Robert Powell Ryan Moats Dash Cam Part 1 of 2
This story is appalling, sad and disturbing. Our prayers go out to Ryan Moats and his family. The police officer, Robert Powell, who stopped Ryan Moats from seeing his dying mother was obviously on a power trip. Listen to how the officer speaks disrespectfully to the family members who are dealing with the tragic loss of a dying relative. The police officer has his weapon drawn immediately and threatens Ryan Moat's wife who has her arms raised. This officer should receive a harsher punishment than getting paid leave. The police officer delayed Ryan Moats who was never able to say goodbye to his mother before she died. Ryan Moats gave a radio interview with WFAN after the incident. Ryan Moats explains that he had his hazard lights on his car while driving into the hospital. Everyone pleaded with the police officer to let Moats enter the hospital. The head nurse and another police officer asked for the officer to let Moats inside the hospital but he wouldn't let him inside. Dallas police Chief David Kunkle apologizes to Ryan Moats and his family. The officer offered an apology but he is sorry that the information about his discriminatory actions has spread around the world. This officer is sorry that he may lose his job. During the radio interview Ryan Moats is asked if he is going to sue because the police officer pulled the gun on him and his family members. Ryan Moats said that he was still suffering after the burial of his mother-in-law and could not get those moments with his mother-in-law back.
The Dallas Police Department confirmed Thursday that an officer drew a gun on Houston Texans running back Ryan Moats and his wife after stopping them to give them a ticket even as they begged to hurry to the bedside of her mother.
As he rushed his family to the hospital, Moats, 26, rolled through a red light. A Dallas police officer pulled their vehicle over outside the emergency room at the Baylor Regional Medical Center at Plano.
"He was pointing a gun at me as soon as I got out of the car," said Moats' wife, Tamishia.
Seconds later, Moats and his wife explained that her mother was dying inside the hospital.
"You really want to go through this?" Moats pleaded. "My mother-in-law is dying. Right now!"
Dallas police officials said Officer Robert Powell told his commanders he believed he was doing his job and that he drew his gun but did not point it.
Dallas Police Chief David Kunkle said Powell was not necessarily acting improperly when he pulled his weapon but that once he realized what was happening he should have put the gun back and offered to help the family in any way.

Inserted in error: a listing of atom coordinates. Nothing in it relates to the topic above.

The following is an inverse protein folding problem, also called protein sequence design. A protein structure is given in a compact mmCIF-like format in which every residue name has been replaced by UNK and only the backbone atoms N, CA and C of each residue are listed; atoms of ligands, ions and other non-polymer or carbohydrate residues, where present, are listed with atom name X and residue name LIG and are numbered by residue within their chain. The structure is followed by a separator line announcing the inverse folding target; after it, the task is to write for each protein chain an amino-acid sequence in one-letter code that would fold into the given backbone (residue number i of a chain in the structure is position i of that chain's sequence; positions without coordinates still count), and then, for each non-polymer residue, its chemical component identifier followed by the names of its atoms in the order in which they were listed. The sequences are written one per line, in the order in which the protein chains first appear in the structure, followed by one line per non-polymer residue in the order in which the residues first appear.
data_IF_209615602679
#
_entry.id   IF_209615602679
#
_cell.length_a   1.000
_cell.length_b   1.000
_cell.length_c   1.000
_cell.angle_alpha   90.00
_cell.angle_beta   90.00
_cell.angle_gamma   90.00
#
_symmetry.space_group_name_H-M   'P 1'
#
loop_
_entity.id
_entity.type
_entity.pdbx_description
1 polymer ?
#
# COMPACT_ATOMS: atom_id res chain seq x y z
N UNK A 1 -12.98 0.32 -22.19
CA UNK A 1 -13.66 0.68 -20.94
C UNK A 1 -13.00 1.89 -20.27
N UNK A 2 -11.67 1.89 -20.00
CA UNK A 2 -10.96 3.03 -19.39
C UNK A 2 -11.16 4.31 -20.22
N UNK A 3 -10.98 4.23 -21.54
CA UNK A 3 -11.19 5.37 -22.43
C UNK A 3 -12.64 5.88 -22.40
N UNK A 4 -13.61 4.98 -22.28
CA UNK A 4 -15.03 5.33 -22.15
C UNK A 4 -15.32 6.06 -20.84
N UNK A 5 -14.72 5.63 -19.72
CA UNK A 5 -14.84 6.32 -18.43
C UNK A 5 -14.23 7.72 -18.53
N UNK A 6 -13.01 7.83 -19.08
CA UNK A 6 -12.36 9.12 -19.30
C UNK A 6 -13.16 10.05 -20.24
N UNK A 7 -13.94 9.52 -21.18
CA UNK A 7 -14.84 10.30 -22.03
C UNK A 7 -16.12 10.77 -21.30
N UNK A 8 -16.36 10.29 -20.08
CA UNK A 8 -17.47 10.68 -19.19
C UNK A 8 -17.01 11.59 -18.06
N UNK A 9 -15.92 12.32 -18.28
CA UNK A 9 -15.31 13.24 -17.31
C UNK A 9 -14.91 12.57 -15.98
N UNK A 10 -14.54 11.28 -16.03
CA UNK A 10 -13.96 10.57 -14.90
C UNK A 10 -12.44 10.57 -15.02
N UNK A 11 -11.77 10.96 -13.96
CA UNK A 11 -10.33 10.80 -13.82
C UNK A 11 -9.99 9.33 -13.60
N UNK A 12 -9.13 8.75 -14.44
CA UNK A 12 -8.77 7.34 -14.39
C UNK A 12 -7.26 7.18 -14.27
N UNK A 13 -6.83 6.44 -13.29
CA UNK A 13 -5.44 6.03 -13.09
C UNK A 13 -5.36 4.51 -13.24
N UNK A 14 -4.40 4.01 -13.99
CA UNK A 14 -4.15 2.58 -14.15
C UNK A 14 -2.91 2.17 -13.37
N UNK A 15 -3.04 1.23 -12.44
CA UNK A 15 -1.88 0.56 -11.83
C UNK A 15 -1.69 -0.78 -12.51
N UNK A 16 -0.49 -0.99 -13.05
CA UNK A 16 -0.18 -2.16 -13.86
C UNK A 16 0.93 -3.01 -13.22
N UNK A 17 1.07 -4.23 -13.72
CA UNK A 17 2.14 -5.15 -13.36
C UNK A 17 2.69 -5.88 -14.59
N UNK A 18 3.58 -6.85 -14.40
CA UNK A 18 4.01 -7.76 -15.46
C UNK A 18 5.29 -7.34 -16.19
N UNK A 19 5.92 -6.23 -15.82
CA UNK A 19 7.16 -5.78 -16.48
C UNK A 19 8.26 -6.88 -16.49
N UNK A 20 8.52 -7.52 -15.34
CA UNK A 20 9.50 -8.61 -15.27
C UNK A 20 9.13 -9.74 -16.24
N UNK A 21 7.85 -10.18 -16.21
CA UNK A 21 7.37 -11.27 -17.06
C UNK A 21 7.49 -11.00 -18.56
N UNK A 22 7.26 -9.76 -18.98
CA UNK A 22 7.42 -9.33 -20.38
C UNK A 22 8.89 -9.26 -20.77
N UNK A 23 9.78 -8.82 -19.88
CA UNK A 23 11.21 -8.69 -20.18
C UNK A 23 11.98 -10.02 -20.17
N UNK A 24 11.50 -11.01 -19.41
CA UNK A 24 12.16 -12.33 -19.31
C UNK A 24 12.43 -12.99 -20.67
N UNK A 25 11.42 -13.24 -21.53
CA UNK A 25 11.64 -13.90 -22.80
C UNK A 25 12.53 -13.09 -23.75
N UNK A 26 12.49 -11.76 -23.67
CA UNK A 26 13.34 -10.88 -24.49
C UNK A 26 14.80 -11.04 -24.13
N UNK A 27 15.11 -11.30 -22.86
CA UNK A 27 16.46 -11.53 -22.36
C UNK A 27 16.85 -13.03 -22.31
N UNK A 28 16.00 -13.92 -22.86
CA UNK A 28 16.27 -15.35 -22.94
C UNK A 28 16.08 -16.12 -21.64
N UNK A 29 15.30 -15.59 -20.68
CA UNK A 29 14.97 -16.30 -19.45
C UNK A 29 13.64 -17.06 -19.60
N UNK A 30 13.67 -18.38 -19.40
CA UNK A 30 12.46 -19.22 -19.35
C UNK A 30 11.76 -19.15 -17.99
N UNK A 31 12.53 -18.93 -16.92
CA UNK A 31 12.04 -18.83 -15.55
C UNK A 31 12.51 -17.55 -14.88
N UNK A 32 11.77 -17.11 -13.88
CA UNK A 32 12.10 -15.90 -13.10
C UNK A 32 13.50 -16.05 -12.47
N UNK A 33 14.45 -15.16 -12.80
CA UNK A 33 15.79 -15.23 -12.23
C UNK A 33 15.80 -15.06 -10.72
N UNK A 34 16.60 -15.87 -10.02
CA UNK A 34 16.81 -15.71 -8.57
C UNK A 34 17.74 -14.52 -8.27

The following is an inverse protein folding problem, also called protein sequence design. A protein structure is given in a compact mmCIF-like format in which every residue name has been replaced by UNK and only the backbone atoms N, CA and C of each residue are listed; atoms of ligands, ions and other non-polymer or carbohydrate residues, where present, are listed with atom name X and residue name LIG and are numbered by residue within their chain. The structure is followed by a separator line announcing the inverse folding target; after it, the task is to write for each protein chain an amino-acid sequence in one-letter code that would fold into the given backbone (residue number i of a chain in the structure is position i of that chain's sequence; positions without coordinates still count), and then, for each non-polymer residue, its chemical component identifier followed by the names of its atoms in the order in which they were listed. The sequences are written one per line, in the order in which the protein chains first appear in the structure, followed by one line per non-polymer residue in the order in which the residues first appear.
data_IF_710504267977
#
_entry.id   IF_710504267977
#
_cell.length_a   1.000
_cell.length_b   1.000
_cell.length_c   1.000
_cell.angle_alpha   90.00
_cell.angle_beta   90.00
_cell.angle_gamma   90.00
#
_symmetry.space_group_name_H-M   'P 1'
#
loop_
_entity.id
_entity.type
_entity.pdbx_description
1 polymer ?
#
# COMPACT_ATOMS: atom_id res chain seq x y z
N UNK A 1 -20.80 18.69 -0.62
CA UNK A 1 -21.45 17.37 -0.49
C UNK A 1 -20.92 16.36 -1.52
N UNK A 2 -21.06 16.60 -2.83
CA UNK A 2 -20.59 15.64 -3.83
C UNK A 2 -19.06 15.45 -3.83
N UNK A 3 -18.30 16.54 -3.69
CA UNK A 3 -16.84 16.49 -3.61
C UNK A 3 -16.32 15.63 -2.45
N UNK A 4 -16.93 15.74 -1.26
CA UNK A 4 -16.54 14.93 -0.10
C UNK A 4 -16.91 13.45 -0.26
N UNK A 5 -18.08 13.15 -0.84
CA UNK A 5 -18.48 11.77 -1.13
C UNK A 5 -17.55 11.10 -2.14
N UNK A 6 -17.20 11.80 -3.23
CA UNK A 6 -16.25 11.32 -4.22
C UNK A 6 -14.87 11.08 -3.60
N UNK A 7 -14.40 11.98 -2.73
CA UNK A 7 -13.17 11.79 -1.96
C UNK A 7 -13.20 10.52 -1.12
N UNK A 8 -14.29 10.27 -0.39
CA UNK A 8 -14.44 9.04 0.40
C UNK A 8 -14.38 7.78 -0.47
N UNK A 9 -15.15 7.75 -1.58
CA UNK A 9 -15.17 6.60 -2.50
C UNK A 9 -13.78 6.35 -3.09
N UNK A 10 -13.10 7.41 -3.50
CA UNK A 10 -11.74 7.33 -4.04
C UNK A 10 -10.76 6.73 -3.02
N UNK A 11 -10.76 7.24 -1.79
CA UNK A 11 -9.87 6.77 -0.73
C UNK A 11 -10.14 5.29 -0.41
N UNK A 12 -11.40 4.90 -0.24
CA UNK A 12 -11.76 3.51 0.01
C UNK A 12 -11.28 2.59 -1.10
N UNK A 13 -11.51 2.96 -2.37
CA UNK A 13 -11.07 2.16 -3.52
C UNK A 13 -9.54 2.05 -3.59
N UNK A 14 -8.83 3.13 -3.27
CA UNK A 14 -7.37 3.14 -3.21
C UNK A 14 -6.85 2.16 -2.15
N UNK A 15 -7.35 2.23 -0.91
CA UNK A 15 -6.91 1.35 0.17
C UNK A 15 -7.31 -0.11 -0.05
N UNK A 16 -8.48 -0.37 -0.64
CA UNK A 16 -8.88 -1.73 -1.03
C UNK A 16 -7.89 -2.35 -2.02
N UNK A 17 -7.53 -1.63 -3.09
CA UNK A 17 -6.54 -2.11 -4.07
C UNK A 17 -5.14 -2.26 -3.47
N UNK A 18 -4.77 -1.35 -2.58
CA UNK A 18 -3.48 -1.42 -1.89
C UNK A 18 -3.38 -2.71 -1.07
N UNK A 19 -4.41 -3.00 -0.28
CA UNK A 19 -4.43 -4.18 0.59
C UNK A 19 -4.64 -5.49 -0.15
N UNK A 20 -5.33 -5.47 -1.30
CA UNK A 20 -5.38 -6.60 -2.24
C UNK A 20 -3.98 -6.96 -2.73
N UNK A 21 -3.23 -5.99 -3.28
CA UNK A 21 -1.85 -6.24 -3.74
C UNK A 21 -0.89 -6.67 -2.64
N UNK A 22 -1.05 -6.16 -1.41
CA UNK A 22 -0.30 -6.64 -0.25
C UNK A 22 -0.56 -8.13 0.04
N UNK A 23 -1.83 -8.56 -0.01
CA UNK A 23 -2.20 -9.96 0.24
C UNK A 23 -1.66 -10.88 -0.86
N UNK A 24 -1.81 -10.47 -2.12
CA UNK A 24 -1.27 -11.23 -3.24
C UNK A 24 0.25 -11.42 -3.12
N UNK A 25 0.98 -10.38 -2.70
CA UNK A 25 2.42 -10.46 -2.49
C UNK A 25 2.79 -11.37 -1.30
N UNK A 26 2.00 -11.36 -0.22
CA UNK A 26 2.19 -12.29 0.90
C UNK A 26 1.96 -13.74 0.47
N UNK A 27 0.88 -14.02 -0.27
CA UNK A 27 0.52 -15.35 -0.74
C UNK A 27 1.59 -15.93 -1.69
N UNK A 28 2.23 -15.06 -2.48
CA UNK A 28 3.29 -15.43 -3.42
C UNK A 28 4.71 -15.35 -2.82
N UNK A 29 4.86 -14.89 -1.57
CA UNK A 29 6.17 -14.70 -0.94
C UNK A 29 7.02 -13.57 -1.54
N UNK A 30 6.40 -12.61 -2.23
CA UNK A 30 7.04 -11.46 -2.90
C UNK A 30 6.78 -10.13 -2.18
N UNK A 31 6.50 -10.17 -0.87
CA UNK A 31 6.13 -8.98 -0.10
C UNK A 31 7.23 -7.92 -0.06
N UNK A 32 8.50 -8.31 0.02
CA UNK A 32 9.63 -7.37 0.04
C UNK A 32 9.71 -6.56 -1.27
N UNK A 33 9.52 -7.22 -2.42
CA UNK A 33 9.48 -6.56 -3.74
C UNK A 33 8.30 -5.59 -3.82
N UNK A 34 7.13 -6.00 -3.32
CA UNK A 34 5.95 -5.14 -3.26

Kunkle apologized to the family and announced that Powell would be on paid leave pending an internal investigation.
"His behavior, in my opinion, did not exhibit the common sense, the discretion, the compassion that we expect our officers to exhibit," Kunkle said.
"It's hard to find the right word and still be professional in my role as the police chief. But the behavior was not appropriate."
Powell, 25, spent several minutes writing Moats a ticket and threatened him with arrest during the incident last week. The scene was captured by a dashboard video camera.
"I can screw you over," the officer told Moats. "I'd rather not do that."
Moats' mother-in-law, Jonetta Collinsworth, 45, was struggling with breast cancer that had spread throughout her body.
About midnight March 17, the Moatses received word that they needed to hurry back to the hospital if they wanted to see Collinsworth before she died. The couple, along with Collinsworth's father and an aunt, jumped into the vehicle and headed back toward the hospital. They exited the highway just down the street from the hospital.
Moats turned on his hazard lights. He stopped at a red light, where, he said, the only nearby motorist signaled for him to go ahead. He went through. Powell, watching traffic from a hidden spot, flipped on his lights and sirens. In less than a minute, he caught up to the Moats and followed for about 20 more seconds as Moats found a parking spot outside the emergency room.
Tamishia, 27, was the first out. Powell drew his gun and yelled at her to get back in.
"My mom is dying," she said. Tamishia Moats and her great-aunt ignored the officer and headed into the hospital.
Powell lectured Moats, telling him at one point, "If you want to keep this going, I'll just put you in handcuffs and I'll take you to jail."
Hospital security guards arrived and told Powell that the Moatses' relative really was upstairs dying. Another hospital staffer came out and spoke with a Plano police officer who had arrived.